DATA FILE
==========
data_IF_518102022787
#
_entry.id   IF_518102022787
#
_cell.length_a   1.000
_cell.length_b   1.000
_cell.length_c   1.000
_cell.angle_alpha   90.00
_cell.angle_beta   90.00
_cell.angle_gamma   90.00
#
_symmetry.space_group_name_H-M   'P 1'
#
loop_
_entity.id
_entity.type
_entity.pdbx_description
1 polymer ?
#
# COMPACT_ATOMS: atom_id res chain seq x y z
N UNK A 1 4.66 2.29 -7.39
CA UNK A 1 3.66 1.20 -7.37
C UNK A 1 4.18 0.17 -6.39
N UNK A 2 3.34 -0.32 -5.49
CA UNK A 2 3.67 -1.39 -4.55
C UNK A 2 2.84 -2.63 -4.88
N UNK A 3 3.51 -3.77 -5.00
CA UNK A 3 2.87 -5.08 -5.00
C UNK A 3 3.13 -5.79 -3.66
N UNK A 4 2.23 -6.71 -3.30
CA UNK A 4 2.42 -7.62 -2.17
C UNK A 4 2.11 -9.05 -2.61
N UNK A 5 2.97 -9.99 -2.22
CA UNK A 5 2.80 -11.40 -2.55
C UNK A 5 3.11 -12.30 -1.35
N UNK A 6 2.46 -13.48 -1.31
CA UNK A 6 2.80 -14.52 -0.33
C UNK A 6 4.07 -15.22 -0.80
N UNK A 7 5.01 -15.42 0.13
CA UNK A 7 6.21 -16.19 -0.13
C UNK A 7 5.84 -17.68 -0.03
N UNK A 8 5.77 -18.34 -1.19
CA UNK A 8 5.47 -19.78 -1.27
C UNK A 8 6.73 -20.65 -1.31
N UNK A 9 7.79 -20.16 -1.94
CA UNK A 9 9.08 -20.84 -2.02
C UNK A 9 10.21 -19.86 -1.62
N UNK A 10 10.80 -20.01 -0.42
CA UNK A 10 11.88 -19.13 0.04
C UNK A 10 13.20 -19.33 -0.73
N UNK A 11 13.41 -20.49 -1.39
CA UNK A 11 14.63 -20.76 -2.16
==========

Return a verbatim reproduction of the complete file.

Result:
data_IF_518102022787
#
_entry.id   IF_518102022787
#
_cell.length_a   1.000
_cell.length_b   1.000
_cell.length_c   1.000
_cell.angle_alpha   90.00
_cell.angle_beta   90.00
_cell.angle_gamma   90.00
#
_symmetry.space_group_name_H-M   'P 1'
#
loop_
_entity.id
_entity.type
_entity.pdbx_description
1 polymer ?
#
# COMPACT_ATOMS: atom_id res chain seq x y z
N UNK A 1 4.66 2.29 -7.39
CA UNK A 1 3.66 1.20 -7.37
C UNK A 1 4.18 0.17 -6.39
N UNK A 2 3.34 -0.32 -5.49
CA UNK A 2 3.67 -1.39 -4.55
C UNK A 2 2.84 -2.63 -4.88
N UNK A 3 3.51 -3.77 -5.00
CA UNK A 3 2.87 -5.08 -5.00
C UNK A 3 3.13 -5.79 -3.66
N UNK A 4 2.23 -6.71 -3.30
CA UNK A 4 2.42 -7.62 -2.17
C UNK A 4 2.11 -9.05 -2.61
N UNK A 5 2.97 -9.99 -2.22
CA UNK A 5 2.80 -11.40 -2.55
C UNK A 5 3.11 -12.30 -1.35
N UNK A 6 2.46 -13.48 -1.31
CA UNK A 6 2.80 -14.52 -0.33
C UNK A 6 4.07 -15.22 -0.80
N UNK A 7 5.01 -15.42 0.13
CA UNK A 7 6.21 -16.19 -0.13
C UNK A 7 5.84 -17.68 -0.03
N UNK A 8 5.77 -18.34 -1.19
CA UNK A 8 5.47 -19.78 -1.27
C UNK A 8 6.73 -20.65 -1.31
N UNK A 9 7.79 -20.16 -1.94
CA UNK A 9 9.08 -20.84 -2.02
C UNK A 9 10.21 -19.86 -1.62
N UNK A 10 10.80 -20.01 -0.42
CA UNK A 10 11.88 -19.13 0.04
C UNK A 10 13.20 -19.33 -0.73
N UNK A 11 13.41 -20.49 -1.39
CA UNK A 11 14.63 -20.76 -2.16